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Effects of graded hypoxia during exhaustive intermittent cycling on subsequent exercise performance and neuromuscular responses

Soo, J., Racinais, S., Fairchild, T.J.ORCID: 0000-0002-3975-2213, Ihsan, M., Buchheit, M. and Girard, O. (2021) Effects of graded hypoxia during exhaustive intermittent cycling on subsequent exercise performance and neuromuscular responses. European Journal of Applied Physiology .

Link to Published Version: https://doi.org/10.1007/s00421-021-04809-y
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Abstract

Purpose

This study examined the effect of graded hypoxia during exhaustive intermittent cycling on subsequent exercise performance and neuromuscular fatigue characteristics in normoxia.

Methods

Fifteen well-trained cyclists performed an exhaustive intermittent cycling exercise (EICE 1; 15 s at 30% of anaerobic power reserve interspersed with 45 s of passive recovery) at sea level (SL; FiO2 ~ 0.21), moderate (MH; FiO2 ~ 0.16) and severe hypoxia (SH; FiO2 ~ 0.12). This was followed, after 30 min of passive recovery in normoxia, by an identical exercise bout in normoxia (EICE 2). Neuromuscular function of the knee extensors was assessed at baseline, after EICE 1 (post-EICE 1), and EICE 2 (post-EICE 2).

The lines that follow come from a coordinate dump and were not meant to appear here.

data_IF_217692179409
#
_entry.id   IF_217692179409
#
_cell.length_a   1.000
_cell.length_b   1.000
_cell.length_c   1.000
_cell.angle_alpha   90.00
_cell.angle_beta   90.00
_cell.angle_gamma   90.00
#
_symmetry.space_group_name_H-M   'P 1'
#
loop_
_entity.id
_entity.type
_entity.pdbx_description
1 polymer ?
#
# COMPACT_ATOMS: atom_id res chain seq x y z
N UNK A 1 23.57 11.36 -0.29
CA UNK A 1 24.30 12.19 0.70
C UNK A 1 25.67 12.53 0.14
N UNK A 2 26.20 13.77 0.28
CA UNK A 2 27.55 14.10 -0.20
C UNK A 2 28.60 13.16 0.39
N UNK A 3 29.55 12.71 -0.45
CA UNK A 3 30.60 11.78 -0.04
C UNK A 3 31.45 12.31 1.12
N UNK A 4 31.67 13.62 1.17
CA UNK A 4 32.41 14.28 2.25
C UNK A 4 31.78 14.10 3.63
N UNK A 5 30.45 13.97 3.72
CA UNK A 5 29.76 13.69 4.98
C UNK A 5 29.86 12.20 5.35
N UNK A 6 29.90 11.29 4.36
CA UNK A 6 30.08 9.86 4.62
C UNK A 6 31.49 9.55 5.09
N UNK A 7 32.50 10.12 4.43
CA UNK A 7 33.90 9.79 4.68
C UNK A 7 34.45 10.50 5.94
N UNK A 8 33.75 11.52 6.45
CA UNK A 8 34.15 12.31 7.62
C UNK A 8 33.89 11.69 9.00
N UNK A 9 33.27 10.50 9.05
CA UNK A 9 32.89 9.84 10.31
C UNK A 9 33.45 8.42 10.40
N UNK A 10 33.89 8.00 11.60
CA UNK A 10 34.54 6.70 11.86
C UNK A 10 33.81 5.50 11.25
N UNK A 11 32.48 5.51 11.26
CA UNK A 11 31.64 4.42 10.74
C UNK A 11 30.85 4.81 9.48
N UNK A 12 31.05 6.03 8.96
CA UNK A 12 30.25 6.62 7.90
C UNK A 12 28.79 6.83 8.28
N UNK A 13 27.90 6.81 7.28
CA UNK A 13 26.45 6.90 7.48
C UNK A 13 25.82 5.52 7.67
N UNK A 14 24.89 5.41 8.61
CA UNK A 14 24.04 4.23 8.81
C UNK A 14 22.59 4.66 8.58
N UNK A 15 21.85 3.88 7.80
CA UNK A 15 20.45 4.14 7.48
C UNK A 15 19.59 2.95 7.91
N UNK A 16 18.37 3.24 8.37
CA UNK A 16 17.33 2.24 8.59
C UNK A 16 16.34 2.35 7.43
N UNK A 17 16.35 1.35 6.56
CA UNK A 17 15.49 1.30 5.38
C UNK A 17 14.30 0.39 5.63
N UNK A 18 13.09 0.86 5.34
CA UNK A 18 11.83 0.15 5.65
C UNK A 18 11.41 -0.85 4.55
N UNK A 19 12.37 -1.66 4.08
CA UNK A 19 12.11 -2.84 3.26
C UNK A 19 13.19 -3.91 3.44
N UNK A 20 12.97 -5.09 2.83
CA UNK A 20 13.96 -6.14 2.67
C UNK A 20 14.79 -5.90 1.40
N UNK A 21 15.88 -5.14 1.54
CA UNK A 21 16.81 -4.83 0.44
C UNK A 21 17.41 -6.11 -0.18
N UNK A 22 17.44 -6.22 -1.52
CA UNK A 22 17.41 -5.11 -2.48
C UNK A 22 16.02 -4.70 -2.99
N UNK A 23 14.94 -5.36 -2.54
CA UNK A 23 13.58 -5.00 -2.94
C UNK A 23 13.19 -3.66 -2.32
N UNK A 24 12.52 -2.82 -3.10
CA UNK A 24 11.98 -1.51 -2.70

Results

The number of efforts completed decreased with increasing hypoxic severity during EICE 1 (SL: 39 ± 30, MH: 22 ± 13, SH: 13 ± 6; p ≤ 0.02), whereas there was no difference between conditions during EICE 2 (SL: 16 ± 9, MH: 20 ± 14, SH: 24 ± 17; p ≥ 0.09). Maximal torque (p = 0.007), peripheral (p = 0.02) and cortical voluntary activation (p < 0.001), and twitch torque (p < 0.001) decreased from baseline to post-EICE 1. Overall, there were no significant difference in any neuromuscular parameters from post-EICE 1 to post-EICE 2 (p ≥ 0.08).

Conclusion

Increasing hypoxia severity during exhaustive intermittent cycling hampered exercise capacity, but did not influence performance and associated neuromuscular responses during a subsequent bout of exercise in normoxia performed after 30 min of rest.

Item Type: Journal Article
Murdoch Affiliation(s): Centre for Molecular Medicine and Innovative Therapeutics (CMMIT)
Publisher: Springer Verlag
Copyright: © 2021 Springer Nature Switzerland AG.
URI: http://researchrepository.murdoch.edu.au/id/eprint/62403
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